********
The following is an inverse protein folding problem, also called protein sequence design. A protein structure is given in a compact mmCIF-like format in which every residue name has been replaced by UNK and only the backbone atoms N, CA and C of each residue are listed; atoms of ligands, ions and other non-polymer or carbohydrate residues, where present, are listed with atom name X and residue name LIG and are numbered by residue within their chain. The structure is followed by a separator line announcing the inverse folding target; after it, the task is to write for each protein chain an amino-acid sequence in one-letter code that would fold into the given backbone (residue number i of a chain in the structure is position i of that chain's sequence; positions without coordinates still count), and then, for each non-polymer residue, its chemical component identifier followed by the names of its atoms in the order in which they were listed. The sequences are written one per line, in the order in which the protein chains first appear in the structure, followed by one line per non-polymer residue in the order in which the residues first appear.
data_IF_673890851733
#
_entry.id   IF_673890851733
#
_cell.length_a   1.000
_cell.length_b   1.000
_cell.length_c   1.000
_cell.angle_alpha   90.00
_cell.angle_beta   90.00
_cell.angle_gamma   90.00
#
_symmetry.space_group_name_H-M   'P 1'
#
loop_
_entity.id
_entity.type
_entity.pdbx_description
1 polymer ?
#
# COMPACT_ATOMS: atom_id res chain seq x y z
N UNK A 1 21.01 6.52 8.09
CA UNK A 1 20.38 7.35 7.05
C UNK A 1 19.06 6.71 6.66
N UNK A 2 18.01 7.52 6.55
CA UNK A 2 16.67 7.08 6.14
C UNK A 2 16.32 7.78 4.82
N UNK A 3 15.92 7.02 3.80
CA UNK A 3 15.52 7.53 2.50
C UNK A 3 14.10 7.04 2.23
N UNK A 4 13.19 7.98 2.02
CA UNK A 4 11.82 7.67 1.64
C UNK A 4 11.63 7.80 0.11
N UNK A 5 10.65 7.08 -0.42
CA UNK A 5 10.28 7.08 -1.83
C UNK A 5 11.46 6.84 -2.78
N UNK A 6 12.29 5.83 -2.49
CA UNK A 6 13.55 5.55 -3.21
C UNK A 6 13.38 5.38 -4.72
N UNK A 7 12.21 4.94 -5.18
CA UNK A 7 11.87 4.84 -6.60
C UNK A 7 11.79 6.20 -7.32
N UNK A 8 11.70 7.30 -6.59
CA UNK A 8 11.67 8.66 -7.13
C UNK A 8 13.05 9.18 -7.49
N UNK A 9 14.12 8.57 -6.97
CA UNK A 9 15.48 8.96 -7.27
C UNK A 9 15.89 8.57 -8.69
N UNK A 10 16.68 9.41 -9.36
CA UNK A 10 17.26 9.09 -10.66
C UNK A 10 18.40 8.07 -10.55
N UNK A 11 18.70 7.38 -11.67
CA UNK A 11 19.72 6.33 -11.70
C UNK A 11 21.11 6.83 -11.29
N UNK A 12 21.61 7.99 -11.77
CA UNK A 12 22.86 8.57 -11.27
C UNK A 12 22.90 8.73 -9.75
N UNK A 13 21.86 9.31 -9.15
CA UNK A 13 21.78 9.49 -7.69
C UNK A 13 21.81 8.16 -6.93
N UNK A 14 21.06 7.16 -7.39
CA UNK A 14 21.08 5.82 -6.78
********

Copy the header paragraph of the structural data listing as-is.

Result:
The following is an inverse protein folding problem, also called protein sequence design. A protein structure is given in a compact mmCIF-like format in which every residue name has been replaced by UNK and only the backbone atoms N, CA and C of each residue are listed; atoms of ligands, ions and other non-polymer or carbohydrate residues, where present, are listed with atom name X and residue name LIG and are numbered by residue within their chain. The structure is followed by a separator line announcing the inverse folding target; after it, the task is to write for each protein chain an amino-acid sequence in one-letter code that would fold into the given backbone (residue number i of a chain in the structure is position i of that chain's sequence; positions without coordinates still count), and then, for each non-polymer residue, its chemical component identifier followed by the names of its atoms in the order in which they were listed. The sequences are written one per line, in the order in which the protein chains first appear in the structure, followed by one line per non-polymer residue in the order in which the residues first appear.